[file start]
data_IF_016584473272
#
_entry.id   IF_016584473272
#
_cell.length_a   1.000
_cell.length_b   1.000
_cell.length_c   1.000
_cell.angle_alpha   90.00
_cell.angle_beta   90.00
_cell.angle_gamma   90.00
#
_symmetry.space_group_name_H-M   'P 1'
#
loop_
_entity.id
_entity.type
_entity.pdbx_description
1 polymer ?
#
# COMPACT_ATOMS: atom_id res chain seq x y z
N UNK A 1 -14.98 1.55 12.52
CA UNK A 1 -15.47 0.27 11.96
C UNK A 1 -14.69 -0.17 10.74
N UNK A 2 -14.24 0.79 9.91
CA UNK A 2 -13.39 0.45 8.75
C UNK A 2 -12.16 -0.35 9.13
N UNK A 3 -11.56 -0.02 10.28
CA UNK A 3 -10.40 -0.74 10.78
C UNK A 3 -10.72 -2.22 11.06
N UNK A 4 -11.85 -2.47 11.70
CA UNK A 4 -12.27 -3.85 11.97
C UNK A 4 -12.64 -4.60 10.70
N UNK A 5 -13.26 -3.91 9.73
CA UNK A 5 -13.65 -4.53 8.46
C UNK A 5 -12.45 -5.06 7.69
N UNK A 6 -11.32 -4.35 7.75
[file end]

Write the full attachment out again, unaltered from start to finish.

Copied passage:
data_IF_016584473272
#
_entry.id   IF_016584473272
#
_cell.length_a   1.000
_cell.length_b   1.000
_cell.length_c   1.000
_cell.angle_alpha   90.00
_cell.angle_beta   90.00
_cell.angle_gamma   90.00
#
_symmetry.space_group_name_H-M   'P 1'
#
loop_
_entity.id
_entity.type
_entity.pdbx_description
1 polymer ?
#
# COMPACT_ATOMS: atom_id res chain seq x y z
N UNK A 1 -14.98 1.55 12.52
CA UNK A 1 -15.47 0.27 11.96
C UNK A 1 -14.69 -0.17 10.74
N UNK A 2 -14.24 0.79 9.91
CA UNK A 2 -13.39 0.45 8.75
C UNK A 2 -12.16 -0.35 9.13
N UNK A 3 -11.56 -0.02 10.28
CA UNK A 3 -10.40 -0.74 10.78
C UNK A 3 -10.72 -2.22 11.06
N UNK A 4 -11.85 -2.47 11.70
CA UNK A 4 -12.27 -3.85 11.97
C UNK A 4 -12.64 -4.60 10.70
N UNK A 5 -13.26 -3.91 9.73
CA UNK A 5 -13.65 -4.53 8.46
C UNK A 5 -12.45 -5.06 7.69
N UNK A 6 -11.32 -4.35 7.75